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Sean Killeen
Sean Killeen

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Tutorial: Easily Using Azure CDN with ASP.NET MVC Projects

Happy June, readers! I recently helped design a, a web site for a charity contest. We had some static content (images, etc.) and wanted to keep pages loading quickly while keeping our costs low.

This sounded like a job for Azure CDN. But I had never used it before, so I figured this would be a good opportunity to make a blog post out of it.

In this article, we’ll:

  • Discuss the merits of a CDN
  • Setup an Azure storage account and add some files
  • Setup an Azure CDN in front of the storage account
  • Add a Sub-Domain for the Storage Account
  • Add a HtmlHelper that will make it easier to reference CDN content
  • Enable CDN versioning and update our helper to include it.

Back up a second – What’s all this CDN Business about?

What a CDN Does

In short, all the stuff sitting on your server – your web site’s images, videos, sound files, style sheets, etc. – all has to be served up to the user. What we often neglect is that those files have to be transferred all the way from the server to the user’s PC, which takes time and costs bandwidth. If your server is in New York, and your user is in California, the files have to travel all the way there.

CDNs distribute your files to various places around the globe, and are really good at caching them. As a result, if your server is in New York, and your user is in California, when they go to the URL for the image, it might actually be served to the from some place much closer, saving valuable time.

Why CDNs? Why Azure CDN?

Why use a CDN? Because it can dramatically cut down on load time for your users, and most of the time it adds value to the price you’d be paying to serve these files up on your own anyway.

Why use Azure CDN? In this case, just because I want to play around with it. There are many credible alternatives out there. In our case, our site was already served with Azure, so I figured why not?

First Step: Think About The Content You Want to Serve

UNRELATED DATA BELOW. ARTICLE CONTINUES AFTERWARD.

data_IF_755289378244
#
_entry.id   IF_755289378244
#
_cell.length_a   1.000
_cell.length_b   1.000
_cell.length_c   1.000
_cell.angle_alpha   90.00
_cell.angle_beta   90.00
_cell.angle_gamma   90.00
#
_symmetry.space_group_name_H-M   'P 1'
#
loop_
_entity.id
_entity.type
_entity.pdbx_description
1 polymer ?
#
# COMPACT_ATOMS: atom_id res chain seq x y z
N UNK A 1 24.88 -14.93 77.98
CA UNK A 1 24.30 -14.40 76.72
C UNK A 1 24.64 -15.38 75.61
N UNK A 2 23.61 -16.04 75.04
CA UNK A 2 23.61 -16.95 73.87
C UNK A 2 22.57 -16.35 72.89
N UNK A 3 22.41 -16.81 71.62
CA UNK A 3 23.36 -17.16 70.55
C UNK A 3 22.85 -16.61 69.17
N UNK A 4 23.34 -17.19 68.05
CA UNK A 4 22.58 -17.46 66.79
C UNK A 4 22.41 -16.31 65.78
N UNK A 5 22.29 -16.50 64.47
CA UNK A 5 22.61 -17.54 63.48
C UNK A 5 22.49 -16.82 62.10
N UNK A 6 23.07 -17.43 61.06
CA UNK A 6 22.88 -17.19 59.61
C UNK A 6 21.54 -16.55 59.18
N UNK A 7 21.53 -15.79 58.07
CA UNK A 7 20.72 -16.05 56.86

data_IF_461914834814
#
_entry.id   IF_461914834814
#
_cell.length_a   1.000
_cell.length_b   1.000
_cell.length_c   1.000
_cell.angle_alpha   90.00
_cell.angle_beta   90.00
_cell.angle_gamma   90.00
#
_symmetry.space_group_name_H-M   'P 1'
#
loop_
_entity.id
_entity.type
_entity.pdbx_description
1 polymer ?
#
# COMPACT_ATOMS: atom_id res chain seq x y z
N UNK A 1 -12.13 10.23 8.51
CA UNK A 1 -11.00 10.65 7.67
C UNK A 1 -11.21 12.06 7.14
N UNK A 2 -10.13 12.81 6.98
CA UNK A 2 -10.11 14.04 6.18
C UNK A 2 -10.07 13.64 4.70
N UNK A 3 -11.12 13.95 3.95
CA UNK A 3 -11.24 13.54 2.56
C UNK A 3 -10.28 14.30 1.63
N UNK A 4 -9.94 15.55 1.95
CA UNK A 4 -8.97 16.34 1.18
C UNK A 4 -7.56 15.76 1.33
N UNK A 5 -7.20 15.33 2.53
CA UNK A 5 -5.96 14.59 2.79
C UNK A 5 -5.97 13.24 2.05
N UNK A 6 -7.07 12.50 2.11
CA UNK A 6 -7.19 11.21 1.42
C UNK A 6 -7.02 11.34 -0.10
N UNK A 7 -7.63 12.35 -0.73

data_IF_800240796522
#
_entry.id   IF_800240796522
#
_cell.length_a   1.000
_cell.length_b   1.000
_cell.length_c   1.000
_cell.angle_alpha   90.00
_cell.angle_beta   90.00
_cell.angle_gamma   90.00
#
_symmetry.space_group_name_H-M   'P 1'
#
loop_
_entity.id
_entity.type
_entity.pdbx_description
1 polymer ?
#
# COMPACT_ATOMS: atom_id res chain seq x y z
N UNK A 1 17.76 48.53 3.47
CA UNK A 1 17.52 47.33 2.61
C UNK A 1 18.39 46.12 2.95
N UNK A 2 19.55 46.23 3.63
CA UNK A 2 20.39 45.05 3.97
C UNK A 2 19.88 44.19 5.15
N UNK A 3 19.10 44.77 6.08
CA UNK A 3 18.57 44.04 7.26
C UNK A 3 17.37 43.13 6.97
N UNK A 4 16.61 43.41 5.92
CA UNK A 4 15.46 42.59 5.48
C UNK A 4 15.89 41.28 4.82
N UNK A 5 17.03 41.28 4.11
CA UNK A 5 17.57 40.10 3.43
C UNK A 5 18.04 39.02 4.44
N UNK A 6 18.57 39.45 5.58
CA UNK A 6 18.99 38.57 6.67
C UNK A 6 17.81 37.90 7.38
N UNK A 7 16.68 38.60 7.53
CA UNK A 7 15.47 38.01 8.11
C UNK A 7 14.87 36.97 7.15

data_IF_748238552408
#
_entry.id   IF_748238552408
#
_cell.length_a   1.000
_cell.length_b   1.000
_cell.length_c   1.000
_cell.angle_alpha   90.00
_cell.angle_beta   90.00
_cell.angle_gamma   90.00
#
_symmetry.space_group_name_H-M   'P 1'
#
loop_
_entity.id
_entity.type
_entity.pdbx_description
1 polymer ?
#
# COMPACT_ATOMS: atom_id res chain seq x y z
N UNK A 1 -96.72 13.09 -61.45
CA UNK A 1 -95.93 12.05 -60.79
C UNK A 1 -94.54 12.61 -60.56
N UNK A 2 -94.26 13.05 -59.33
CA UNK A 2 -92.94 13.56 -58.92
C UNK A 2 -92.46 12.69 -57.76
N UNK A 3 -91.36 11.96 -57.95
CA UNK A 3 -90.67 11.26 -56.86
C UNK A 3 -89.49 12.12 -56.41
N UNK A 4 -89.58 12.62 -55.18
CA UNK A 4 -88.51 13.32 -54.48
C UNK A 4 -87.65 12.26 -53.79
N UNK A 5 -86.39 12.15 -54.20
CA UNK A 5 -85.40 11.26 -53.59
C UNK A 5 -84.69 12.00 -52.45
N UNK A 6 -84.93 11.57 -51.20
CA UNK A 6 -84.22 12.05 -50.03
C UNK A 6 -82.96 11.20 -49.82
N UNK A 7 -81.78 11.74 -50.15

CDNs often involve the concept of “containers”, a sort of one-level folder structure. Azure is no different. So, I wanted to think about the different types of content I wanted to serve up. This boiled down to:

  • Site images (logo, favicon, etc.)
  • Headshots of team members
  • Photos that we used in the campaign

Setting up the Storage Component


I assume you have an Azure account and have used the portal before. If not, it’s not that hard to do – I have faith in you. Let me know in the comments if you’re having trouble.

Create an Azure Storage Account

  • Enter your details, providing a name, region, and replication style. NOTE : We chose Locally Redundant because it will ensure that the data is kept in 3 places in our region. We don’t need data reliability across continents since our audience is in the Eastern US.

Obtain Your Access Key

While we’re here, we’ll snag your access key. You’ll need this when connecting to your account later.

  • Click on the Storage account once it is created
  • At the bottom of the screen, click on Manage Access Keys:

  • Click the Copy icon next to the Primary access key:

  • Paste it somewhere temporarily. You’ll use it in a little bit.

Create Your Containers and Add Your Files

There are tons of ways to get files into Microsoft Azure. For this exercise, we’ll use Azure Storage Explorer, because it’s a GUI tool that will get the job done quickly.

Installing Azure Storage Explorer

Add Your Storage Account to Azure Storage Explorer

  • Run the Azure Storage Explorer program.
  • Click Add Account at the top of the screen:

  • Enter your storage account name (the name you gave the storage in Azure), and the storage account key that you copied earlier:

Create a Container

  • On the left-hand side, click on the New button to create a new Container:

  • Enter the container’s name and whether or not you want it to be private or public – for CDN purposes you’ll usually need it to be public.2

Add Files

  • Click into the container you just created, and select Upload: